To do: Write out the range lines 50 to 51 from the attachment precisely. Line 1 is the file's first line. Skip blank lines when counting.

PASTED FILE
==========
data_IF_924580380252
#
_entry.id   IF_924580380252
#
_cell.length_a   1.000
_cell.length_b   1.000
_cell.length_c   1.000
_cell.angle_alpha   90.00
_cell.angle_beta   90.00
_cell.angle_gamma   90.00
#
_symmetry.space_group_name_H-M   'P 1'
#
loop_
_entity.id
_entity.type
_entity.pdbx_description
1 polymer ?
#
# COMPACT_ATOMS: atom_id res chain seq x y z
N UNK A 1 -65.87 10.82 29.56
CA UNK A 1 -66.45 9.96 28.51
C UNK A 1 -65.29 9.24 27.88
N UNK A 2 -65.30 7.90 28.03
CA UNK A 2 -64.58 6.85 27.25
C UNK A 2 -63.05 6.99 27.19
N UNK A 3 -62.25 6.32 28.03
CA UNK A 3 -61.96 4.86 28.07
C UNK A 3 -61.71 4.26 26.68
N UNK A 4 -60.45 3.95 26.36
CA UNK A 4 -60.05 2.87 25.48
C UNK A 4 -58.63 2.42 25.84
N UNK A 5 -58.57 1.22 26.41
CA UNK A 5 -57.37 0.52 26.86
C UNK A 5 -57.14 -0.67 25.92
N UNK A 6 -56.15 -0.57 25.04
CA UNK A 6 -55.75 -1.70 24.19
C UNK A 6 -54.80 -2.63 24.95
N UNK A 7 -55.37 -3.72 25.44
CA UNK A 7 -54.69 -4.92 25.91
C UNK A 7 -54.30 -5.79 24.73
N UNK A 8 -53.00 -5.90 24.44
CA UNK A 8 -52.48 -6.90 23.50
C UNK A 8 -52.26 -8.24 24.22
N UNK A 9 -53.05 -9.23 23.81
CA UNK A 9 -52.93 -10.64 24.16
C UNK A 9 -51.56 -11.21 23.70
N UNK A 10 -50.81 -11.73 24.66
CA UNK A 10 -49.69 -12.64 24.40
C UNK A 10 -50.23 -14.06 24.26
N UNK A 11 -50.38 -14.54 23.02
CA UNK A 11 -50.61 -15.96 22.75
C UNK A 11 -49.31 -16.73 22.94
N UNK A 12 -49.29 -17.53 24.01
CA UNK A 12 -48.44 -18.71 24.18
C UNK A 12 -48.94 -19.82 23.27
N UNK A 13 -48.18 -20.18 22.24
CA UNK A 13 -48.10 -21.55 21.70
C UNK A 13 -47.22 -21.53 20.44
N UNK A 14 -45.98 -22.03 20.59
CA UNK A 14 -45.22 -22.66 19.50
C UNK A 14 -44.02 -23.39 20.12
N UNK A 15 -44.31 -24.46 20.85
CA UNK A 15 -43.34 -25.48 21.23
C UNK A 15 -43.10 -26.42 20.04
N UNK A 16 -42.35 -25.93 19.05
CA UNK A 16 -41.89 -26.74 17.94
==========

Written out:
C UNK A 10 -50.23 -14.06 24.26
N UNK A 11 -50.38 -14.54 23.02